Should Your Company Care about the Tax Transparency Movement?

By Felicity Withington-Bandic, CPA, CMA, and Michael Sabatino, CPA, CA: published in CPABC in Focus
Published: May/June 2017

Tax transparency”—is this just another buzz phrase that will ultimately fade away without effecting substantial change? Or is it an emerging trend to which companies should pay attention?  

Across the globe, stakeholders are becoming increasingly interested in tax transparency both as a mechanism to combat tax-planning initiatives that are perceived to be aggressive and as a response to public interest in the tax practices of multinational corporations. Mid-sized BC companies and companies that are not in extractive industries should monitor this evolution closely. Larger BC companies—especially those in extractive industries—should pay even closer attention, as the tax transparency movement may be more germane today.

Tax has started to become a strategic concern for companies, especially from a branding perspective. Emerging trends, locally and globally, are pointing towards an era of increased transparency in the form of both voluntary and legislatively enforced public tax disclosures. This increased focus will likely cause tax transparency to be elevated to the board level—just as the focus on sustainable supply chains in the 1990s (which affected competitive advantage) and on environmental and community issues around the turn of the 21st century (which affected social licence to operate) made these issues the subjects of strategic board-level discussions. 

Some companies’ existing income tax models (and, therefore, their business models), will need to be re-evaluated to prepare for compliance with full tax transparency. Significant vision and insight may be required to redesign the underlying business models to ensure minimal disruption to customers and to maintain the amount of after-tax profits. Such companies will need to approach the transformation of tax within their organizations in the same way they would approach changes to a supply chain: with a focus on stakeholder relationships, trust building, and collaborative innovation. This will not occur without board-level support and direction.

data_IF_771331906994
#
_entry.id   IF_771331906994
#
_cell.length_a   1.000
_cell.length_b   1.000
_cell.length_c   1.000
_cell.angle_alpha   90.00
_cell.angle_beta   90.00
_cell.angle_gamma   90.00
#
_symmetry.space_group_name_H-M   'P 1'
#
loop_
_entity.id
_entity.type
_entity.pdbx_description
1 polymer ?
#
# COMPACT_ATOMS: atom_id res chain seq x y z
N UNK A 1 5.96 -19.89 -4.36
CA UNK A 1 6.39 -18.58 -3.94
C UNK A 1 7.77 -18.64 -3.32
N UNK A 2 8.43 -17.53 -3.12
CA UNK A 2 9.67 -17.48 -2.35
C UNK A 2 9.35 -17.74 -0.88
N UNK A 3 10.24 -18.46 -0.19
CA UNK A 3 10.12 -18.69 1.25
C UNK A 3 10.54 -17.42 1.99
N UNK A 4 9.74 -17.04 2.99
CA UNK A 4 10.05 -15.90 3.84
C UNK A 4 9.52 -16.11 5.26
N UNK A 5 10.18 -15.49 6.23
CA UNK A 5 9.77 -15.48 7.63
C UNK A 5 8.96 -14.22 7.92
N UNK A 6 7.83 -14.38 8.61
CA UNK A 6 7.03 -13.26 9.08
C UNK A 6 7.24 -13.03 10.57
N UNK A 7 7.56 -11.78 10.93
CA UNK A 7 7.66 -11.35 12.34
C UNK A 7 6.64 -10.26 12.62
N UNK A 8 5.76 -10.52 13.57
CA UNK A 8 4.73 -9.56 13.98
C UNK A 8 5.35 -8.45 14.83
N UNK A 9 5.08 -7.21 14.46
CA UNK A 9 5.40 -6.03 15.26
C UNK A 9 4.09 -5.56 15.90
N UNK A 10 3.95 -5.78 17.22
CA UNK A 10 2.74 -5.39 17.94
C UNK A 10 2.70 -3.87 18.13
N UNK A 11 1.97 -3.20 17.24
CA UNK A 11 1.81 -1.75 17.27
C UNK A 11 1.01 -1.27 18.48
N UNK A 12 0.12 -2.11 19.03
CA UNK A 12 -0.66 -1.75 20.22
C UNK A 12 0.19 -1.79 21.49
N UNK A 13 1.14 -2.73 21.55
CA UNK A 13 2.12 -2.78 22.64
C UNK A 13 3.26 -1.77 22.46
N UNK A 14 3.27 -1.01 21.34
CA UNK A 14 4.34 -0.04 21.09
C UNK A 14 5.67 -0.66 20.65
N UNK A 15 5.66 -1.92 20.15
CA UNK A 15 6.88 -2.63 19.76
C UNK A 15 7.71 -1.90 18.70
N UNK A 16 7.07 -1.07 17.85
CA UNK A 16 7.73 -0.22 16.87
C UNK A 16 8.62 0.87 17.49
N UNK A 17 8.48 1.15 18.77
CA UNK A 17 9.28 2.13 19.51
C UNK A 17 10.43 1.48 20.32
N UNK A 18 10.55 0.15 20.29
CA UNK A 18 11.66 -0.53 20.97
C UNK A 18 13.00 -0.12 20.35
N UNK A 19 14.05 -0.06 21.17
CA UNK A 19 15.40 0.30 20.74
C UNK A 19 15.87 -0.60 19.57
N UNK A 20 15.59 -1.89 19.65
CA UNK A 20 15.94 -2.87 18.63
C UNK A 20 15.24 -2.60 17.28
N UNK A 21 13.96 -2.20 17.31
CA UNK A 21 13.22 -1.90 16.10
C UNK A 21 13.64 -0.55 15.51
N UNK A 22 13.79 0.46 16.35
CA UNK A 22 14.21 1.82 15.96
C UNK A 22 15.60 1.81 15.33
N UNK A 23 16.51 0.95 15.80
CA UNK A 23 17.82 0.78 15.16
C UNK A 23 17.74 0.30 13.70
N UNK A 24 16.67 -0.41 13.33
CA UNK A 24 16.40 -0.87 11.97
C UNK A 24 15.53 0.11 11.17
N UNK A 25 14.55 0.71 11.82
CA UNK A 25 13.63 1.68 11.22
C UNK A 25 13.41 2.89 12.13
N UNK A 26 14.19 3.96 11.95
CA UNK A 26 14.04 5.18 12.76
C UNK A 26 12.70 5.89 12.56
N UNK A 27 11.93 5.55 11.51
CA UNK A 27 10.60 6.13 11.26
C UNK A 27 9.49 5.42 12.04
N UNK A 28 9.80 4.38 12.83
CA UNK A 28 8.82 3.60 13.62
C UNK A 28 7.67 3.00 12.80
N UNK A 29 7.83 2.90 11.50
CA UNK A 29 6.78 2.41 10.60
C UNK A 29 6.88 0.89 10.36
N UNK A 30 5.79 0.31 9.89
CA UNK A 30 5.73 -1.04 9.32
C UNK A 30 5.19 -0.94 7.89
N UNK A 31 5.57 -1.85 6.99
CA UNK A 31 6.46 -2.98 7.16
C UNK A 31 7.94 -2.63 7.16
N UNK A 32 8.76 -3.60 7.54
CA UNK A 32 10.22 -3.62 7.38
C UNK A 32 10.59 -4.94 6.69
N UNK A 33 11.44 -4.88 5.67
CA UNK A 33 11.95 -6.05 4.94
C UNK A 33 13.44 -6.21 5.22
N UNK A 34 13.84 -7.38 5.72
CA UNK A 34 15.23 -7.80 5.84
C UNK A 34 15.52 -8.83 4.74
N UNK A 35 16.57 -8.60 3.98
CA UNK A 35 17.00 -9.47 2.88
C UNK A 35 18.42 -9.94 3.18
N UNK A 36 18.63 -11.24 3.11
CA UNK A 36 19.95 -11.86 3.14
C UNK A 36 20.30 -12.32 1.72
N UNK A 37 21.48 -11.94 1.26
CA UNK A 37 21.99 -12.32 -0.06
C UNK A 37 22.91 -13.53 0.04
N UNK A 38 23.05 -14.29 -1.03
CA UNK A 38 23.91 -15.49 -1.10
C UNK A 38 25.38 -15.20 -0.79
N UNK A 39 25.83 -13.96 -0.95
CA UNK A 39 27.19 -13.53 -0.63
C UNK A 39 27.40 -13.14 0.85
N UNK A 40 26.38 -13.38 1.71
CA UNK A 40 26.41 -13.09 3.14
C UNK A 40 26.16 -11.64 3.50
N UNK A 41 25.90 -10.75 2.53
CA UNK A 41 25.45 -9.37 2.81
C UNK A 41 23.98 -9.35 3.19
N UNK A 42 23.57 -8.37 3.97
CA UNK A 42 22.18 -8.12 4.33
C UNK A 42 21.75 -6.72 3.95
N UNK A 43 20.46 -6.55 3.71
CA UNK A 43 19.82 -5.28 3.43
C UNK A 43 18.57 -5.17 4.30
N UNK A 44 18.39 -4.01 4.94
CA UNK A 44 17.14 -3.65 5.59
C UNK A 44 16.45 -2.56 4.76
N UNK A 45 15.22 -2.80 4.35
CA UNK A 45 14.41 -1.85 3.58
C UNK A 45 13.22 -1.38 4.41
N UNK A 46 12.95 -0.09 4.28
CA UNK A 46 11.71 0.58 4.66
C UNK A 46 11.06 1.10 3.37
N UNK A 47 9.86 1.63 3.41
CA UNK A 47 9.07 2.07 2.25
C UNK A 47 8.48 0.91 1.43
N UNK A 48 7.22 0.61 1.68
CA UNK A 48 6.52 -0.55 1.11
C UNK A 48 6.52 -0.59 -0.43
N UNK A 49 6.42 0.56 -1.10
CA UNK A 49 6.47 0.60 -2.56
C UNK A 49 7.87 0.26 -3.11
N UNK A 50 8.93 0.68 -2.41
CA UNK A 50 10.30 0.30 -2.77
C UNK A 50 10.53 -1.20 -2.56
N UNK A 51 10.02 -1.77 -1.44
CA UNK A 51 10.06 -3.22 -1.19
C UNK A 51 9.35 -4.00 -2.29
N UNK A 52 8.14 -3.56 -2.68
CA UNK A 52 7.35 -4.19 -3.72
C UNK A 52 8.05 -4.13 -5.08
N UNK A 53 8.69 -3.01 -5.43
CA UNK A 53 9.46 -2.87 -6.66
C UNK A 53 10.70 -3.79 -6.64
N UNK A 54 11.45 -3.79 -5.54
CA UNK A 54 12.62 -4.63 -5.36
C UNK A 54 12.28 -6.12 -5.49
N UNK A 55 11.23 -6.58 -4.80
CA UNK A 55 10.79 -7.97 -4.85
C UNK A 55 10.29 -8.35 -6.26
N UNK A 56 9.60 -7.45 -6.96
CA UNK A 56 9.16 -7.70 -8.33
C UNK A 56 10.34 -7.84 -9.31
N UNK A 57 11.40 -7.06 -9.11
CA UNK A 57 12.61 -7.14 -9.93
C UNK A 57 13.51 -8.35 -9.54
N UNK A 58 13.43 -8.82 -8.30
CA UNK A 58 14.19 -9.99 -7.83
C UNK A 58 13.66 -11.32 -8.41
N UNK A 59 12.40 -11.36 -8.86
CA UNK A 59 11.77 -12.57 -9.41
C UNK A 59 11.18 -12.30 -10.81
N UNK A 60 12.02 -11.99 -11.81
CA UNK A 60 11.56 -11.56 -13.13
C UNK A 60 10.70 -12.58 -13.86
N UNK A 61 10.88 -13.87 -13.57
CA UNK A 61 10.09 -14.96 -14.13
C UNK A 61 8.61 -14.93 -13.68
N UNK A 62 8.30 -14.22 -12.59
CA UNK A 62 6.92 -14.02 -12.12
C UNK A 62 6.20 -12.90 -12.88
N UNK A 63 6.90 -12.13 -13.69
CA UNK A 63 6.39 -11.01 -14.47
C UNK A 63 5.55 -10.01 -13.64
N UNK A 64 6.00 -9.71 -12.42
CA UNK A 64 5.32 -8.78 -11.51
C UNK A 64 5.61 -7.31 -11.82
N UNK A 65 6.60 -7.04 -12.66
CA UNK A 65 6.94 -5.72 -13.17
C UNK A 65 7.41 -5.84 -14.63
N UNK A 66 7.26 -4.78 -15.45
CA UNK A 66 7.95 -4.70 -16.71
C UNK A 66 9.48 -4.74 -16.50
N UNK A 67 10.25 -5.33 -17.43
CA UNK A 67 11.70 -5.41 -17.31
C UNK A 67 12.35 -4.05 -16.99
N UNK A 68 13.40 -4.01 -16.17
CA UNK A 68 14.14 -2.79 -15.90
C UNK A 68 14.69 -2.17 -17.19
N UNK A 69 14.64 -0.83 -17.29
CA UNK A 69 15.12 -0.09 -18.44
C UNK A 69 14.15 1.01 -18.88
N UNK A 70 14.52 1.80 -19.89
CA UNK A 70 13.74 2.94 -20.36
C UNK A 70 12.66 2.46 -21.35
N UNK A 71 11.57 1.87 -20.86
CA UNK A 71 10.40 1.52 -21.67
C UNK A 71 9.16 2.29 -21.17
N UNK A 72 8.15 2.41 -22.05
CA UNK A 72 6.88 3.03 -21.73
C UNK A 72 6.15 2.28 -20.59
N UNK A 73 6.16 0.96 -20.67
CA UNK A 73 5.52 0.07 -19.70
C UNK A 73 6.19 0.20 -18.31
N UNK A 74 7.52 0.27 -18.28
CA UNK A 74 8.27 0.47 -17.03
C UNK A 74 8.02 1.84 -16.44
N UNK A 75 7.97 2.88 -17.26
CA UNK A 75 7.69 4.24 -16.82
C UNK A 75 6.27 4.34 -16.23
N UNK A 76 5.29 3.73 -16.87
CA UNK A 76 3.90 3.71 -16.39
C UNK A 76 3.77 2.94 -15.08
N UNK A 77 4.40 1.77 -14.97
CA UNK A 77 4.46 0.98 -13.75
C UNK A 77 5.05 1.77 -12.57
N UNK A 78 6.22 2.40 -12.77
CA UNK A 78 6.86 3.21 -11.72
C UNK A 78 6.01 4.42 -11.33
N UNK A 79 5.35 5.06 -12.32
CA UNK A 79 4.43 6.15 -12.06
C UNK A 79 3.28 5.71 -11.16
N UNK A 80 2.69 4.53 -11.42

The evolving international landscape

In summarizing the results of its 2014 global tax risk and controversy survey, EY reported that 94% of the largest companies with an opinion on tax transparency believed that global disclosure and transparency requirements would continue to grow in the coming years, and the past few years have proved them right.[1] Several initiatives aimed at greater transparency have been proposed or adopted around the world, and many large multinational companies are voluntarily publishing annual tax transparency disclosures.
A brief summary of the developments in Australia and the UK are highlighted below to illustrate recent global government-led developments. Also provided is a summary of some existing voluntary disclosures from company-led developments.


In May 2016, the Australian government released the voluntary Tax Transparency Code, which was developed by its Board of Taxation in consultation with business. While billed as a “voluntary” code, the government and commentators have made it clear that businesses have flexibility in terms of how to adopt the code, but not in terms of whether to adopt the code.

For businesses with aggregate Australian turnover of more than $100 million, the minimum standard disclosures include:

  • A reconciliation of accounting profit to tax expense that identifies material non-temporary differences, and a reconciliation of tax expense to income tax paid or payable identifying material temporary differences; and
  • Effective tax rates for the global operations and the Australian operations as a subset thereof.

For businesses with aggregate Australian turnover of more than $500 million, the minimum standard disclosures are extended to include:

  • Information about the entity’s tax policy, strategy, and governance, including:
    • Its approach to risk management, governance arrangements, and engagement with tax authorities; and
    • Its attitude towards tax planning and acceptable levels of tax risk.
  • Key categories of dealings with offshore related parties that have a material impact on the business’s taxable Australian income, and the countries in which the related parties are located.

United Kingdom

Legislation adopted in September 2016 introduced the requirement for businesses in the UK to publish their tax strategy as it relates to or affects UK taxation. Multinational businesses with consolidated turnover greater than €750 million and UK-registered companies with turnover of more than £200 million or gross assets of more than £2 billion are required to comply with this new requirement.

Disclosures include:

  • The approach to risk management and governance arrangements in relation to UK taxation;
  • The group’s attitude with regard to tax planning;